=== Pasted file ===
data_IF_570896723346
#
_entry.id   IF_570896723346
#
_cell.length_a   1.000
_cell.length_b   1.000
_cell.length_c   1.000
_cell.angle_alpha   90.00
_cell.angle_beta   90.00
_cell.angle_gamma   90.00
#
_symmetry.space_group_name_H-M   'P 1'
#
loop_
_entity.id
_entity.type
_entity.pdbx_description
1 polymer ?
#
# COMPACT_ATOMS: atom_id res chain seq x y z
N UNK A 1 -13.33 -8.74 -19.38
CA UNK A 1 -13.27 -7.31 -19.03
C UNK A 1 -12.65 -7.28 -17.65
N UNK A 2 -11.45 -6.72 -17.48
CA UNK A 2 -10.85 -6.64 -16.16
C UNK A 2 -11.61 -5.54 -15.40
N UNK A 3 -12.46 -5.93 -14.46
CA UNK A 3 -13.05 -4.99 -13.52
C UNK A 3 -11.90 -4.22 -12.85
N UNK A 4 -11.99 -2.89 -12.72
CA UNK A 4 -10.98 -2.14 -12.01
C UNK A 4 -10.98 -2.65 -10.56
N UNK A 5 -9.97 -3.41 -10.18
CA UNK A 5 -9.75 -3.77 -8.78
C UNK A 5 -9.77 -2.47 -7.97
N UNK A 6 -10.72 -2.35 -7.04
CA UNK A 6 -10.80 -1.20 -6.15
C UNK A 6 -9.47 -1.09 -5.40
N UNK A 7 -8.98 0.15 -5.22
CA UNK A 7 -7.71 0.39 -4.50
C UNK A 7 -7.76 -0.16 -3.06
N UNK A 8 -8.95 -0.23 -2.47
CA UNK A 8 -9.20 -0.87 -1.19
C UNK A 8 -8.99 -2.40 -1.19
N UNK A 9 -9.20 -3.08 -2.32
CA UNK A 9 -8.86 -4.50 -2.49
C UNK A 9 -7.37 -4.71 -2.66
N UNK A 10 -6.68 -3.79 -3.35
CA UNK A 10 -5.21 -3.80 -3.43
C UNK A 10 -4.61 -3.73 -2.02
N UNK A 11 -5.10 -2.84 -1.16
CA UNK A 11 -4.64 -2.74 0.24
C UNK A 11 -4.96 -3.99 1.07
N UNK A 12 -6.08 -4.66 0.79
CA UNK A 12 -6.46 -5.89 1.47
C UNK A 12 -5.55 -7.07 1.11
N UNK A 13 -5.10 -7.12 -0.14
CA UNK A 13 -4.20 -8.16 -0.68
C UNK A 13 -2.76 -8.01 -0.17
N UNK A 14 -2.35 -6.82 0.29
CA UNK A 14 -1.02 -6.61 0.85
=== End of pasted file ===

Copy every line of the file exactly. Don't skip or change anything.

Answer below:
data_IF_570896723346
#
_entry.id   IF_570896723346
#
_cell.length_a   1.000
_cell.length_b   1.000
_cell.length_c   1.000
_cell.angle_alpha   90.00
_cell.angle_beta   90.00
_cell.angle_gamma   90.00
#
_symmetry.space_group_name_H-M   'P 1'
#
loop_
_entity.id
_entity.type
_entity.pdbx_description
1 polymer ?
#
# COMPACT_ATOMS: atom_id res chain seq x y z
N UNK A 1 -13.33 -8.74 -19.38
CA UNK A 1 -13.27 -7.31 -19.03
C UNK A 1 -12.65 -7.28 -17.65
N UNK A 2 -11.45 -6.72 -17.48
CA UNK A 2 -10.85 -6.64 -16.16
C UNK A 2 -11.61 -5.54 -15.40
N UNK A 3 -12.46 -5.93 -14.46
CA UNK A 3 -13.05 -4.99 -13.52
C UNK A 3 -11.90 -4.22 -12.85
N UNK A 4 -11.99 -2.89 -12.72
CA UNK A 4 -10.98 -2.14 -12.01
C UNK A 4 -10.98 -2.65 -10.56
N UNK A 5 -9.97 -3.41 -10.18
CA UNK A 5 -9.75 -3.77 -8.78
C UNK A 5 -9.77 -2.47 -7.97
N UNK A 6 -10.72 -2.35 -7.04
CA UNK A 6 -10.80 -1.20 -6.15
C UNK A 6 -9.47 -1.09 -5.40
N UNK A 7 -8.98 0.15 -5.22
CA UNK A 7 -7.71 0.39 -4.50
C UNK A 7 -7.76 -0.16 -3.06
N UNK A 8 -8.95 -0.23 -2.47
CA UNK A 8 -9.20 -0.87 -1.19
C UNK A 8 -8.99 -2.40 -1.19
N UNK A 9 -9.20 -3.08 -2.32
CA UNK A 9 -8.86 -4.50 -2.49
C UNK A 9 -7.37 -4.71 -2.66
N UNK A 10 -6.68 -3.79 -3.35
CA UNK A 10 -5.21 -3.80 -3.43
C UNK A 10 -4.61 -3.73 -2.02
N UNK A 11 -5.10 -2.84 -1.16
CA UNK A 11 -4.64 -2.74 0.24
C UNK A 11 -4.96 -3.99 1.07
N UNK A 12 -6.08 -4.66 0.79
CA UNK A 12 -6.46 -5.89 1.47
C UNK A 12 -5.55 -7.07 1.11
N UNK A 13 -5.10 -7.12 -0.14
CA UNK A 13 -4.20 -8.16 -0.68
C UNK A 13 -2.76 -8.01 -0.17
N UNK A 14 -2.35 -6.82 0.29
CA UNK A 14 -1.02 -6.61 0.85